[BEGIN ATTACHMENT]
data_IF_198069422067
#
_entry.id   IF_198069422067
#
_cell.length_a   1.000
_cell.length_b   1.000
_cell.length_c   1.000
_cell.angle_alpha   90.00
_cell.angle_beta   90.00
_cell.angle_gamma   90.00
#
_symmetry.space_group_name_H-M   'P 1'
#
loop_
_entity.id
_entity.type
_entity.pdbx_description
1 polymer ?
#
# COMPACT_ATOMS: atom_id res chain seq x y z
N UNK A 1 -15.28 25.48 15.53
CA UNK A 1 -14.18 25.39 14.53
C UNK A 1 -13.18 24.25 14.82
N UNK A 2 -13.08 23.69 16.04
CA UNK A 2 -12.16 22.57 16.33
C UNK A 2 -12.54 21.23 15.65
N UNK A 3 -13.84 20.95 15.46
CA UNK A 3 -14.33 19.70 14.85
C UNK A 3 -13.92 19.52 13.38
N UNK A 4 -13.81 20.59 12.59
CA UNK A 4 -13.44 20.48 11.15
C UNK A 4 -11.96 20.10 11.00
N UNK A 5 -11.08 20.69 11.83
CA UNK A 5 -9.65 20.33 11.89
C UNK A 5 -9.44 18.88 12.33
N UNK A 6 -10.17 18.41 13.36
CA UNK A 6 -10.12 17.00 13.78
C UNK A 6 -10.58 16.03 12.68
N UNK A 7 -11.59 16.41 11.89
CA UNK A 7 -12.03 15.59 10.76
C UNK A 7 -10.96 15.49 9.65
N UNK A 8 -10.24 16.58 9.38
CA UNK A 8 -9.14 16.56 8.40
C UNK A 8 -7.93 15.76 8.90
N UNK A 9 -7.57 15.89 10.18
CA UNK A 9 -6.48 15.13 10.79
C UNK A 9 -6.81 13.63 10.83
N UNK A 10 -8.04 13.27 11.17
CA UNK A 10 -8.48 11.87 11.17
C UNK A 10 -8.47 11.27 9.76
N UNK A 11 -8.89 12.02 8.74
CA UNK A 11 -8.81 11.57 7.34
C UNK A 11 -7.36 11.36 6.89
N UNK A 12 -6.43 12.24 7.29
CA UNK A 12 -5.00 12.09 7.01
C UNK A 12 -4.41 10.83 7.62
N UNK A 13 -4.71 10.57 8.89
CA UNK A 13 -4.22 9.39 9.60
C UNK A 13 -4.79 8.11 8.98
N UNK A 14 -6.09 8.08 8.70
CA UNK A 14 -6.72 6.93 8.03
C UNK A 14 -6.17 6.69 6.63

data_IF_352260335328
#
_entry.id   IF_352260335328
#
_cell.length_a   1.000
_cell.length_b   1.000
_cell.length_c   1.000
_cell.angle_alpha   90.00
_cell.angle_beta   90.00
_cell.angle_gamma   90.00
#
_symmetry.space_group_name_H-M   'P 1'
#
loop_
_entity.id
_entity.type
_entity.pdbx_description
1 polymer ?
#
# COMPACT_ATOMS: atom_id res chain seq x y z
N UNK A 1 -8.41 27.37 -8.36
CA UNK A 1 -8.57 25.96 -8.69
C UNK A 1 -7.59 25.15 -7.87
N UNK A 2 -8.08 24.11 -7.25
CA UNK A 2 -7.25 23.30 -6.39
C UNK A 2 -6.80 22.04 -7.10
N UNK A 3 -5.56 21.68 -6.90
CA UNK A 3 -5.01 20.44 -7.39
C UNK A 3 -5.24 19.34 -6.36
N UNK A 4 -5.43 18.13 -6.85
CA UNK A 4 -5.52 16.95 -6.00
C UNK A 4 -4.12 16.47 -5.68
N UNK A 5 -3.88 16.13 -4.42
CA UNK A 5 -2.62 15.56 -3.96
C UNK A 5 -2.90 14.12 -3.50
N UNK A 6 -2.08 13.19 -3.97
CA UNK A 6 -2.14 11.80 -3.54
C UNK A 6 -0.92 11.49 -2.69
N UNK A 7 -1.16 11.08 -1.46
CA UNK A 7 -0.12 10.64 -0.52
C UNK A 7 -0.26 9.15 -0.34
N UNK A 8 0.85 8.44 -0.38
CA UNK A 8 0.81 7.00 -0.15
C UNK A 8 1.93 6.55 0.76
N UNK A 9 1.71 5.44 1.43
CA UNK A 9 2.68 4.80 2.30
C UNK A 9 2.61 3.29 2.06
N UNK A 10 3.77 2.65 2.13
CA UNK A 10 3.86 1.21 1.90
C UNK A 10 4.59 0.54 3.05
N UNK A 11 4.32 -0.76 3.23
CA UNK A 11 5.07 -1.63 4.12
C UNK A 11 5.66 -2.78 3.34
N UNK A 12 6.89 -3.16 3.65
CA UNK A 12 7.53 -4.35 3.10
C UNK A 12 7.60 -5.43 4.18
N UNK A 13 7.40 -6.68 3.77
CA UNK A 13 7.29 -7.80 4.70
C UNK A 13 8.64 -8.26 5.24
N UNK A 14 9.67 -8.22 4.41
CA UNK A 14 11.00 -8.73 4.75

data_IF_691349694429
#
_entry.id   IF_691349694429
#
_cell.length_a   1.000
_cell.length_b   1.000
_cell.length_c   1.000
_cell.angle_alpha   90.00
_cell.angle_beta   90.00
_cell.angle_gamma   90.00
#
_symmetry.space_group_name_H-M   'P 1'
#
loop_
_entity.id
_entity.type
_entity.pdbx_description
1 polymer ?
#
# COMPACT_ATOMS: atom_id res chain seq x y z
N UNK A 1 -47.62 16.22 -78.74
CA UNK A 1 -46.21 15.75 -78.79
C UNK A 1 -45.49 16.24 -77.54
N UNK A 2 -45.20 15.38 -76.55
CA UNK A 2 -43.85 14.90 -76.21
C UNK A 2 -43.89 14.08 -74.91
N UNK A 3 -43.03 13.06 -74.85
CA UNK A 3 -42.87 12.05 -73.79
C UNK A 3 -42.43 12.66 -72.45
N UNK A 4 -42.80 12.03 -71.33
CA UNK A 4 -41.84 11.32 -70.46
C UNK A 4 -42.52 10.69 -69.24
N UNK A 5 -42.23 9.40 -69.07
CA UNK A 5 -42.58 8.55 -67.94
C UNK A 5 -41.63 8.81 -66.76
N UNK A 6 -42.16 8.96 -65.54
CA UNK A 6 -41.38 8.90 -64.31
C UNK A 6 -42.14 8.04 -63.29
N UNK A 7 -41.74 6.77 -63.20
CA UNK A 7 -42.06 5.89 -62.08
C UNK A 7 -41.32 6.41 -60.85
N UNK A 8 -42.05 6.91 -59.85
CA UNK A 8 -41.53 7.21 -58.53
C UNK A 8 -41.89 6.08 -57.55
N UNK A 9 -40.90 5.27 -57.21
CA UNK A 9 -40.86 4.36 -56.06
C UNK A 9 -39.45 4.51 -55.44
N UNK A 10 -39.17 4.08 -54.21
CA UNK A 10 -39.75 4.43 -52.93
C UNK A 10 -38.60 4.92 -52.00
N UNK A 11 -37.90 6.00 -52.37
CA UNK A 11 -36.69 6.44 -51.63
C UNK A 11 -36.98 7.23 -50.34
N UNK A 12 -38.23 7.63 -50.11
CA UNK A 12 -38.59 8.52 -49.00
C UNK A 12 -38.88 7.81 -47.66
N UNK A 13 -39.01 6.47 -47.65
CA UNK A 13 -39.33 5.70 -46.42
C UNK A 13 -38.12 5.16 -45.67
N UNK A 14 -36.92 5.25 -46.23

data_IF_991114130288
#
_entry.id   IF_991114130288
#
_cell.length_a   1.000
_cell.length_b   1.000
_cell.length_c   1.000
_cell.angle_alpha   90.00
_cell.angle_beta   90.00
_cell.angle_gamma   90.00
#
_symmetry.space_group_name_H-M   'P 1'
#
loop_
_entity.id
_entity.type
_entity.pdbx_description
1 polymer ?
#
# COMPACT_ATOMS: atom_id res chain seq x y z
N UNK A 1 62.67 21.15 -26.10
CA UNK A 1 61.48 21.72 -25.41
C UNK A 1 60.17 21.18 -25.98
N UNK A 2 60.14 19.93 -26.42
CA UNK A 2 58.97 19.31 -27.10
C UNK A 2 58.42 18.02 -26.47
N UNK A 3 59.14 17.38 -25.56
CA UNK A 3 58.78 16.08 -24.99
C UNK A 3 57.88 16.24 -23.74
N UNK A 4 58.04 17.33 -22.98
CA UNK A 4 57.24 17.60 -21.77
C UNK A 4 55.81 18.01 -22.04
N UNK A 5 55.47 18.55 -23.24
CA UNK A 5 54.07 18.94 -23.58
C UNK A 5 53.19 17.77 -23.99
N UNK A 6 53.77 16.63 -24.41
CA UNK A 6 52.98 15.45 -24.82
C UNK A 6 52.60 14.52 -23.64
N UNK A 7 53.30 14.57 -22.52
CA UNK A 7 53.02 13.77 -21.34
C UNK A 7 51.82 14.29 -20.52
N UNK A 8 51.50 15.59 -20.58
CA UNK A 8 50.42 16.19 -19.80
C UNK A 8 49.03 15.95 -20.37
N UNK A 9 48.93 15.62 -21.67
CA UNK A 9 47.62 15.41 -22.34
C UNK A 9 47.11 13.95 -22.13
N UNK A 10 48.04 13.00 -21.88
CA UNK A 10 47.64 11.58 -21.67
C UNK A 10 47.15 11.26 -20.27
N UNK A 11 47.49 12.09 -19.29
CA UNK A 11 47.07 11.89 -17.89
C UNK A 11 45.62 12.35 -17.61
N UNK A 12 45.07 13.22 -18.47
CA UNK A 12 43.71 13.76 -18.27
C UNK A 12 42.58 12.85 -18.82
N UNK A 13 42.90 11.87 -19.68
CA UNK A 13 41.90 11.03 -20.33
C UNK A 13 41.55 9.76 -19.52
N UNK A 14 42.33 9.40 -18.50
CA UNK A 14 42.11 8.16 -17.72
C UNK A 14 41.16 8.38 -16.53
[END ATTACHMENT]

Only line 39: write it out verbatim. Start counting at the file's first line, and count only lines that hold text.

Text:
N UNK A 7 -11.59 16.41 11.89